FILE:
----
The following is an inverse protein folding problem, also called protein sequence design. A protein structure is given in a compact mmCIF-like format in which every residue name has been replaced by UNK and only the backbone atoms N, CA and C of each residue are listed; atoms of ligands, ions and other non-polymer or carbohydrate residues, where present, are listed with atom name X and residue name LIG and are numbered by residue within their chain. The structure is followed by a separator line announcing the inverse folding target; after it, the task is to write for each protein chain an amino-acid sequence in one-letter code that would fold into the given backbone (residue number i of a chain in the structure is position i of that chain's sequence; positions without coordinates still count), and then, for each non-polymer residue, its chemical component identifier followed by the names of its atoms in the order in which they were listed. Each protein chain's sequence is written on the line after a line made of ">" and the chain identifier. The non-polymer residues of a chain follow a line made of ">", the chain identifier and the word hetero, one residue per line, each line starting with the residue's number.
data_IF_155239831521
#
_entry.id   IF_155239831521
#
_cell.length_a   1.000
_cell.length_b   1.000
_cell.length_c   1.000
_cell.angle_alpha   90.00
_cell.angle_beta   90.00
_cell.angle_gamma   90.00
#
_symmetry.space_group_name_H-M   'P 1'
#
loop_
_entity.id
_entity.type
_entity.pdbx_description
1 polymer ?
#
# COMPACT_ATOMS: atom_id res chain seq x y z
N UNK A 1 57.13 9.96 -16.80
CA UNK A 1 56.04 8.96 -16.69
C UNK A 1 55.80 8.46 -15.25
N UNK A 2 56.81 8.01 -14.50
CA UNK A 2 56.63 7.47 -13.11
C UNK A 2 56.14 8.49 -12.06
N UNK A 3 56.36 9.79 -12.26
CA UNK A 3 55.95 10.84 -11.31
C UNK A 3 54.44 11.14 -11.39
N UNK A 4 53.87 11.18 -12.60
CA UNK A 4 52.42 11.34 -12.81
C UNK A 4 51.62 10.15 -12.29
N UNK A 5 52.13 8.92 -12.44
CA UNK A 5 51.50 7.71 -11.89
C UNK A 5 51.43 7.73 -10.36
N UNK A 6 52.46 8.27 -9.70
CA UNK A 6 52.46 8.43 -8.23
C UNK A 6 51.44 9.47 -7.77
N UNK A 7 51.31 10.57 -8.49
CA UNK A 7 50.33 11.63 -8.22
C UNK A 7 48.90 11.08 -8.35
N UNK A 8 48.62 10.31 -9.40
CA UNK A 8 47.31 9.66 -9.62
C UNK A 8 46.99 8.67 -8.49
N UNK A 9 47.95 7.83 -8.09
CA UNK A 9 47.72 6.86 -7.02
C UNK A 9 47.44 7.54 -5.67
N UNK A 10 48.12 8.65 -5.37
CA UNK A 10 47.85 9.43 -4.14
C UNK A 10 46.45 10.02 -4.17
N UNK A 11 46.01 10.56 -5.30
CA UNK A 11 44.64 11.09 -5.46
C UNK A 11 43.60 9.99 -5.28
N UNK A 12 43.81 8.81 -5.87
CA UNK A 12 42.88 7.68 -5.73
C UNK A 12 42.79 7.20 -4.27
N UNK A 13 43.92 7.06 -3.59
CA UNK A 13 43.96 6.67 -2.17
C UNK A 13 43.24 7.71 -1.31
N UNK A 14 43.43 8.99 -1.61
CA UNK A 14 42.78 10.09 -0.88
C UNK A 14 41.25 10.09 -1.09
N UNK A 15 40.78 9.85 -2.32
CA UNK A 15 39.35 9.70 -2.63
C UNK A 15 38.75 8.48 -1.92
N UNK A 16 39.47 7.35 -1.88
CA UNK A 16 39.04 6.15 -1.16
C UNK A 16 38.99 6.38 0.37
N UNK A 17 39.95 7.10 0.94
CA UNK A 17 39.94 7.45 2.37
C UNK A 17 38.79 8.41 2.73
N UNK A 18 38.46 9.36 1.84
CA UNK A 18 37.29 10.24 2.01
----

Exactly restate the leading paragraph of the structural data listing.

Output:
The following is an inverse protein folding problem, also called protein sequence design. A protein structure is given in a compact mmCIF-like format in which every residue name has been replaced by UNK and only the backbone atoms N, CA and C of each residue are listed; atoms of ligands, ions and other non-polymer or carbohydrate residues, where present, are listed with atom name X and residue name LIG and are numbered by residue within their chain. The structure is followed by a separator line announcing the inverse folding target; after it, the task is to write for each protein chain an amino-acid sequence in one-letter code that would fold into the given backbone (residue number i of a chain in the structure is position i of that chain's sequence; positions without coordinates still count), and then, for each non-polymer residue, its chemical component identifier followed by the names of its atoms in the order in which they were listed. Each protein chain's sequence is written on the line after a line made of ">" and the chain identifier. The non-polymer residues of a chain follow a line made of ">", the chain identifier and the word hetero, one residue per line, each line starting with the residue's number.